The adventures of Super Mario have, undeniably, been the most famous and acclaimed game series of all time since their beginning with Super Mario Bros. Though its vast influence and pedigree have marginally declined in recent years, the games changed the entire landscape of gaming and are still some of the most beloved electronic adventures ever.
But, really, what makes them so good? What are the meat and bones of this series, that make it so appealing, and remain appealing? That's a question that's been asked many times and answered almost as many, but I say that it's never too late to get a word in myself. So, in this here essay I'll be analyzing the original 2D Mario series in detail, focusing on their shared elements and features that have kept them unique, and yet familiar, for so long.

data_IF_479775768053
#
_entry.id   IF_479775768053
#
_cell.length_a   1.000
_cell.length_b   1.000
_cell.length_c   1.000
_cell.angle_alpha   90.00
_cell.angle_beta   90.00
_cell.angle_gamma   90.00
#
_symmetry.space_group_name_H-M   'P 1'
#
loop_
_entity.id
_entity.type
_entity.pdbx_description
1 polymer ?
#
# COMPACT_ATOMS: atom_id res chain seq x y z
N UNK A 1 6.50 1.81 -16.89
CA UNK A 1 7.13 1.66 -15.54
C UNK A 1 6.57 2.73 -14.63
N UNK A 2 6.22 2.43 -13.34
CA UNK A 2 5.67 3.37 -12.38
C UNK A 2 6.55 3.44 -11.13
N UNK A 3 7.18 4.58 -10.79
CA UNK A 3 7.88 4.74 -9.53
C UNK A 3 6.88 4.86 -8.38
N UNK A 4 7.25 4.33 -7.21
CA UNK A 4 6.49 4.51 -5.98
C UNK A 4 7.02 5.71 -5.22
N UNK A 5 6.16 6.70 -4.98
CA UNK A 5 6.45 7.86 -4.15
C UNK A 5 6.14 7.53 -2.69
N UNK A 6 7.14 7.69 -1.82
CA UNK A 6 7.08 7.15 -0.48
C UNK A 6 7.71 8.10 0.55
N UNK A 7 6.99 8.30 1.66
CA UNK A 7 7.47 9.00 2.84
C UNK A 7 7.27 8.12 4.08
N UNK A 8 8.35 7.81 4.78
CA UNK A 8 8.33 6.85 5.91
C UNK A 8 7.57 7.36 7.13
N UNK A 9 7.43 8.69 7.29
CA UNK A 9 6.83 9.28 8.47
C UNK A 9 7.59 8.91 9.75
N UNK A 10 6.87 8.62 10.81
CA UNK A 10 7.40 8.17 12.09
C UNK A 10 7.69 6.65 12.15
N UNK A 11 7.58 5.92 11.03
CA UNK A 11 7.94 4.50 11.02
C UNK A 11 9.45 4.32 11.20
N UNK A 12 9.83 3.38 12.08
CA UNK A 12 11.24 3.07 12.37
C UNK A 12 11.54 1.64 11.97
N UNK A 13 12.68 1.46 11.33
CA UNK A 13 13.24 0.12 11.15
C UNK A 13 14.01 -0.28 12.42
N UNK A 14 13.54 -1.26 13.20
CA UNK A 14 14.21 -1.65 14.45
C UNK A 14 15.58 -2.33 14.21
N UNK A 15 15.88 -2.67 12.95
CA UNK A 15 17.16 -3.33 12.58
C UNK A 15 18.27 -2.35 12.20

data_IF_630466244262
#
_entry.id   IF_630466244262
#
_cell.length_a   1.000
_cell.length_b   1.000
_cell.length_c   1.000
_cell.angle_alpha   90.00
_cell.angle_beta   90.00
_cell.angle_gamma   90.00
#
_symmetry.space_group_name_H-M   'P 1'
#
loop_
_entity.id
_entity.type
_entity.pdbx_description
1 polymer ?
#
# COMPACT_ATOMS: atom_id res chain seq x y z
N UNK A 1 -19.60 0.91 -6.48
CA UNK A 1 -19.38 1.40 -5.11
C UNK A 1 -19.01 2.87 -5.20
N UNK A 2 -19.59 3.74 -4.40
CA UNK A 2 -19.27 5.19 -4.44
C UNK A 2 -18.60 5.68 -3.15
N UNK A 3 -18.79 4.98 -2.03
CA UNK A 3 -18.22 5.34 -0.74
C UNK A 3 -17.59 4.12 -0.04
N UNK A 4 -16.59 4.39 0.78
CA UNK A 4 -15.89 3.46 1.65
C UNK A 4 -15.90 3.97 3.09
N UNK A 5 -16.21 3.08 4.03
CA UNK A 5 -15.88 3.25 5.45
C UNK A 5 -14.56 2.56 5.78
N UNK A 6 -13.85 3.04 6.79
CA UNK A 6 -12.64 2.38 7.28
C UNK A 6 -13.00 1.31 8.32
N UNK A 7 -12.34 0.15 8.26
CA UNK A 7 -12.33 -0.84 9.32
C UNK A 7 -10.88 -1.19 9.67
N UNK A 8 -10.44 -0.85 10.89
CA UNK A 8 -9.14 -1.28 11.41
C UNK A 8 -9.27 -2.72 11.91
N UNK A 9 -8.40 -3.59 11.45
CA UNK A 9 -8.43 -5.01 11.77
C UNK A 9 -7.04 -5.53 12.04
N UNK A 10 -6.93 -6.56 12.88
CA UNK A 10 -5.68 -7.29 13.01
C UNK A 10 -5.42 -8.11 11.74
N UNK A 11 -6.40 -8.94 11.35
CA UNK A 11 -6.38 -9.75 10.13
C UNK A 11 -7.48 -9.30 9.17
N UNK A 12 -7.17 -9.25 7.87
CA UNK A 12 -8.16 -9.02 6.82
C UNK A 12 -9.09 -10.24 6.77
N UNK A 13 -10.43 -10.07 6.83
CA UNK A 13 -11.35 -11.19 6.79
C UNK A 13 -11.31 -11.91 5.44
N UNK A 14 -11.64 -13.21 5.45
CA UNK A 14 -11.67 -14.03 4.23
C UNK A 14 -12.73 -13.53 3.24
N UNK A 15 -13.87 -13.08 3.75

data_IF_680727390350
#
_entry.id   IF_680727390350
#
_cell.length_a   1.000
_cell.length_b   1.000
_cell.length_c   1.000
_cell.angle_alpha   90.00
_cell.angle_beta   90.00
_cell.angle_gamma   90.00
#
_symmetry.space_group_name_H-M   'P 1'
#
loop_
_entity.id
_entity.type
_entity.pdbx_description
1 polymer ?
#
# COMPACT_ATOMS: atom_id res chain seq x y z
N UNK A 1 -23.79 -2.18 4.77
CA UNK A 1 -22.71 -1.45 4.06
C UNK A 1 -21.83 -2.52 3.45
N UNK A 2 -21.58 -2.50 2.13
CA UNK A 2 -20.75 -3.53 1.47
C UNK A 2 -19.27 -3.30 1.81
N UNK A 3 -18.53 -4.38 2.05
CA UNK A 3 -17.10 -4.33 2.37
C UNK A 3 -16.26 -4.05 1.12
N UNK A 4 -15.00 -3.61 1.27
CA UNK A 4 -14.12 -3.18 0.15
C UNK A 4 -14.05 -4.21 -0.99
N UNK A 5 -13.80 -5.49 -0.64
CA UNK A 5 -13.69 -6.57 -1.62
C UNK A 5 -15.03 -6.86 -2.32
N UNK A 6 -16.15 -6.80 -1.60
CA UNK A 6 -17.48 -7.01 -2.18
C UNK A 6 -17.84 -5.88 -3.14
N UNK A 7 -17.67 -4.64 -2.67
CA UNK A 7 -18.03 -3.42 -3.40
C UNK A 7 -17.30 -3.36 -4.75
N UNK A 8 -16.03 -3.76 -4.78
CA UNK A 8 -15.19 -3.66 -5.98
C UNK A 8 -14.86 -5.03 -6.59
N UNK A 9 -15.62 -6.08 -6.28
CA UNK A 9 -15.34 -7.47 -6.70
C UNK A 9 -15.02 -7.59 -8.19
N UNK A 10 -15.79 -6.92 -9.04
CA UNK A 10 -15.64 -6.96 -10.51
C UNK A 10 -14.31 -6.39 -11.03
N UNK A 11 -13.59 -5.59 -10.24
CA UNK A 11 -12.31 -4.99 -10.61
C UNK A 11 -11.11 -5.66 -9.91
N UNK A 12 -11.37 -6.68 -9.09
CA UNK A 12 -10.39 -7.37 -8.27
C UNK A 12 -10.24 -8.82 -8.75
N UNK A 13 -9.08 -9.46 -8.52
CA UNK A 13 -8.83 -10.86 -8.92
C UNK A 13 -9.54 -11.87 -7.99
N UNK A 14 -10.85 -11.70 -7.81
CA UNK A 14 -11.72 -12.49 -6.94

To prevent this essay from getting too broad or convoluted, it will be referring exclusively to the two-dimensional games in the Super Mario platformer series. Specifically:
Super Mario Bros. (1985) [SMB] Super Mario Bros.: The Lost Levels (AKA Super Mario Bros. 2) (1986) [SMB2J] Super Mario Bros. 2 (AKA Super Mario USA) (1988) [SMB2]* Super Mario Land (1989) [SML] Super Mario Bros. 3 (1990) [SMB3] Super Mario World (1991) [SMW] Super Mario Land 2: 6 Golden Coins (1992) [SML2] Super Mario All-Stars (1993) [SMAS] New Super Mario Bros. (2006) [NSMB] New Super Mario Bros. Wii (2009) [NSMBWii] New Super Mario Bros. 2 (2012) [NSMB2] New Super Mario Bros. U (2012) [NSMBU]
*Though Super Mario Bros. 2 was not originally released as a Mario game, I'm still counting it because it's still officially considered one, it influenced the following games in many ways, and it was intended to be a Mario game initially.
I will not analyze the 3D Super Mario games (Super Mario 64, Super Mario Sunshine, Super Mario Galaxy, Super Mario Galaxy 2, Super Mario 3D Land, and Super Mario 3D World), previous games featuring Mario (such as Donkey Kong or Mario Bros.), the Mario Kart games, the Mario Party games, the Mario Sports games, the Mario RPG games, or any further spinoffs.